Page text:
FDA panel endorses emergency use authorization for Merck COVID-19 pill

FDA panel endorses emergency use authorization for Merck COVID-19 pill
Ken Frazier, chairman and chief executive officer of Merck & Co., speaks during an event in the Eisenhower Executive Office Building in Washington, DC on Wednesday, March 10, 2021. President Biden will double the U.S. order of Johnson & Johnson's one-shot vaccine, seeking another 100 million doses, bringing the country's total vaccine supply to enough for 500 million people. Photo by Al Drago/UPI | License Photo

Nov. 29 (UPI) -- A Food and Drug Administration advisory panel on Tuesday voted to endorse Merck's experimental COVID-19 pill.

The Antimicrobial Drugs Advisory Committee voted 13-10 to recommend emergency use authorization for Merck's molnupiravir oral capsules, the company announced.


"With the continued spread of the virus and the emergence of variants, additional treatments for COVID-19 are urgently needed. That is why we are moving with speed and rigor to pursue authorizations and to accelerate broad global access to this investigational medicine," Dr. Dean Y. Li, executive vice president and president of Merck Research Laboratories, said.

Merck submitted its request for the emergency use authorization for the drug, developed with Ridgeback Biotherapeutics, on Oct. 8. The FDA and Centers for Disease Control and Prevention must ultimately grant final authorization for it to become the first approved treatment to utilize a pill rather than an IV or injection.

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Vaccine maker Pfizer has also requested FDA authorization for experimental antiviral treatment, Paxlovid, ingested in a series of pills. The United States has agreed to buy 10 million treatment courses of Pfizer's drug.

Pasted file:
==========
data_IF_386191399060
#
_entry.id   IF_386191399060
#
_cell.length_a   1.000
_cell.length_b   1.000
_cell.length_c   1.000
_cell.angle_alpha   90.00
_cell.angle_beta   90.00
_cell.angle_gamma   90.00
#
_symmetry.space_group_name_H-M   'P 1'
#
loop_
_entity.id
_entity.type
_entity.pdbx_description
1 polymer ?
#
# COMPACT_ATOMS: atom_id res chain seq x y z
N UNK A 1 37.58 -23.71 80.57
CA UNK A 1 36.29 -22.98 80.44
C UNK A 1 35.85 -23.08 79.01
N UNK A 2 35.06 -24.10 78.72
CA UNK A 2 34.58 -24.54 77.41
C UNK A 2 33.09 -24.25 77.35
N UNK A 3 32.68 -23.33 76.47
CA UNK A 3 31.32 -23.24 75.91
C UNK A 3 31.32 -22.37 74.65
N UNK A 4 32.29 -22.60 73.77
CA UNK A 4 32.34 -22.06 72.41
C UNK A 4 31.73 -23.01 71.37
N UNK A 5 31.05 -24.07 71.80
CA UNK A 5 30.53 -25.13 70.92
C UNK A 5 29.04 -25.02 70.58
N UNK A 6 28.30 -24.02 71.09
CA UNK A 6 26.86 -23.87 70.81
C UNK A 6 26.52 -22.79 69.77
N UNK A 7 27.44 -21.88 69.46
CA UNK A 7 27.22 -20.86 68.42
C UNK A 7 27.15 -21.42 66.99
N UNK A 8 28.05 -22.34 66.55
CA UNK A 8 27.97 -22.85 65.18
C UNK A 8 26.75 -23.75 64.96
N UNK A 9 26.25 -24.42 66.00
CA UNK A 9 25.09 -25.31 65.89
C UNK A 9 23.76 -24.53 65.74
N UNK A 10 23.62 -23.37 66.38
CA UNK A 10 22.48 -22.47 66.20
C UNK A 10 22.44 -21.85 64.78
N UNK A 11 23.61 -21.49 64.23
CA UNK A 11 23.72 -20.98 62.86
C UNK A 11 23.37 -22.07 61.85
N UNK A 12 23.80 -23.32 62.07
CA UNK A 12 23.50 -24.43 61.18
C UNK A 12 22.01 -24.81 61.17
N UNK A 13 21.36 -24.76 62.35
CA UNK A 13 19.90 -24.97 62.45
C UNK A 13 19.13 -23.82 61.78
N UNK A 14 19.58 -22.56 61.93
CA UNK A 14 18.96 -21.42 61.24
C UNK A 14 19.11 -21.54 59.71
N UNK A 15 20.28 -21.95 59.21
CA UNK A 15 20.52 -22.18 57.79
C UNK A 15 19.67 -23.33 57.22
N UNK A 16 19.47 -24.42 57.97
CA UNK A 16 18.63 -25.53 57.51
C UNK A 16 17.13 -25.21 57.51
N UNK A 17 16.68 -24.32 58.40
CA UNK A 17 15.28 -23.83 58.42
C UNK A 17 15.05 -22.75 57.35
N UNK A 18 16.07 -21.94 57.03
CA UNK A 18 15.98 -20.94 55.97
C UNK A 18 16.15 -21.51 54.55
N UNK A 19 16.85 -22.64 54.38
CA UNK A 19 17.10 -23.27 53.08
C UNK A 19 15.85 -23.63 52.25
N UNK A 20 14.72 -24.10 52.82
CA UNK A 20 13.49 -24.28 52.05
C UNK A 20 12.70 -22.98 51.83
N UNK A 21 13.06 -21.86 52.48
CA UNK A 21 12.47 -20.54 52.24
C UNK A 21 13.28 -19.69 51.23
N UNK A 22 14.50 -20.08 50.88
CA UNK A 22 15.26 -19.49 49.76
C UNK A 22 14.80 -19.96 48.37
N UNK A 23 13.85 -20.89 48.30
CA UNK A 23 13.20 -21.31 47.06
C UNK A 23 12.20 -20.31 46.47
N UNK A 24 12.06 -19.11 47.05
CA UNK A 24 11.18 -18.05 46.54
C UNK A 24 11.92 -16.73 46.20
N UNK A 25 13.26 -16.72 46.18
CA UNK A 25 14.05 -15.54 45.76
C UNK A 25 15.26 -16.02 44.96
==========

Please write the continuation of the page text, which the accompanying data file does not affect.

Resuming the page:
Briefing materials provided by Merck to the advisory committee included an 80-slide presentation from Dr. Sean Curtis, the senior vice president of global regulatory affairs and clinical safety at Merck.

Curtis' presentation notes "many Americans remain at risk" of suffering from the coronavirus because of "vaccine breakthrough infections."

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"There are no adequate, approved oral antiviral agents available for the treatment of patients with mild to moderate COVID-19," the presentation says.

Data released by Merck ahead of the meeting shows molnupiravir reduces the risk of hospitalization and death in COVID-19 patients by 30%. Those results are much lower than previous estimates from the company, which found that the drug reduced the risk of hospitalization and death by 50%.

Pfizer has said that its Paxlovid can reduce the risk of hospitalization and death by 89%.

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Merck has said that reactions to the pill series, which is taken over five days, have been "generally well tolerated."

A study published in the Journal of Infectious Disease in August found that molnupiravir was effective in reducing COVID-19 in mice but that a byproduct of the drug led to some mutations that could lead to cancer.

"There are risks for the host in that the same mutagenic activity that impacts viral replication has the potential for incorporation and mutagenesis of host DNA," that study reads.


Scientists with the FDA noted in documents prepared for the Tuesday meeting that studies on molnupiravir conducted in rats and rabbits shows that the drug could have risks of side effects in pregnant women, including harm to bone formation of the fetus causing "skeletal malformations."

"Based on these findings, molnupiravir is not recommended for use during pregnancy," the presentation from Merck notes.

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